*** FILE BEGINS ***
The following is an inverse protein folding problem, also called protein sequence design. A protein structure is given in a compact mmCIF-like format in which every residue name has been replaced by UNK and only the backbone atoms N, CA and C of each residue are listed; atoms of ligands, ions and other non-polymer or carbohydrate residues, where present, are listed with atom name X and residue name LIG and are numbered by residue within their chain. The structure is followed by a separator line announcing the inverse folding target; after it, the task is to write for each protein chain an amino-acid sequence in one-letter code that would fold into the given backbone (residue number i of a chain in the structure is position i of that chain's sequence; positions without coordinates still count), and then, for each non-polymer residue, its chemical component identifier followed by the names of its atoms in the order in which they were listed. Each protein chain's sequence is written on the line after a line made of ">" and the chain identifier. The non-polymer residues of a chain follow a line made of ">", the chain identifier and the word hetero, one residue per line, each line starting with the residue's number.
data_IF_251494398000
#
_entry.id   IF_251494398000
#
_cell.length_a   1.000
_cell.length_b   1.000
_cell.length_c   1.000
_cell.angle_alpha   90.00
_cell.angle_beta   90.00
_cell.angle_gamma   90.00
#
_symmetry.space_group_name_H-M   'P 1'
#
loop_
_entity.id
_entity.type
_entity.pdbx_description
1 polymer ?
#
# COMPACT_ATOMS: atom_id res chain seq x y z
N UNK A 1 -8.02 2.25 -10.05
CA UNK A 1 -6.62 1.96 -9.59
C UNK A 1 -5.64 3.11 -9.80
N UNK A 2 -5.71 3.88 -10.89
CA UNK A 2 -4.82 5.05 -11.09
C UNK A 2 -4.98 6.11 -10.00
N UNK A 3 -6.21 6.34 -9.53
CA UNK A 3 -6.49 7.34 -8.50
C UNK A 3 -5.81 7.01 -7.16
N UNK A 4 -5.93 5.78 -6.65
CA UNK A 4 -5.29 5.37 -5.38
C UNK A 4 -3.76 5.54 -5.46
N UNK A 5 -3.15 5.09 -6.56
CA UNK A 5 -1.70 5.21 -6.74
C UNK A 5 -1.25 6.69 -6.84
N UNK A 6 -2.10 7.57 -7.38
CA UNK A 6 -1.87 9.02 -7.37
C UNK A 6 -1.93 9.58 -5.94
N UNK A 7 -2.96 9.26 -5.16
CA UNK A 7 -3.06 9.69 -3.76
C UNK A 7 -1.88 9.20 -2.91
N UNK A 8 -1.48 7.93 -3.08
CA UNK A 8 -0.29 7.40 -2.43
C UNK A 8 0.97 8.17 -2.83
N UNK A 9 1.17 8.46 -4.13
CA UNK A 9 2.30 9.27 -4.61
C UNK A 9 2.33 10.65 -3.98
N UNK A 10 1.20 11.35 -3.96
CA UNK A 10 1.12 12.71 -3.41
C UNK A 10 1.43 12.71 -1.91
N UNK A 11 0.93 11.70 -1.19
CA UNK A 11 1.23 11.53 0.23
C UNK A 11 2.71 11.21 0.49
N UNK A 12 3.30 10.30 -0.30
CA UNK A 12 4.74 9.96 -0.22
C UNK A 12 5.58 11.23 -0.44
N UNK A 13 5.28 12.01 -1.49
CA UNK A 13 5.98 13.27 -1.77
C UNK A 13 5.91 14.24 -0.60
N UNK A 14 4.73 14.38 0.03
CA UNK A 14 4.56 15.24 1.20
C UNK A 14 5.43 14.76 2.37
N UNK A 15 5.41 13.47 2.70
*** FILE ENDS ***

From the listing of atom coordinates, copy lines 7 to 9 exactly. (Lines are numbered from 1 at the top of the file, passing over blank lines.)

_cell.length_b   1.000
_cell.length_c   1.000
_cell.angle_alpha   90.00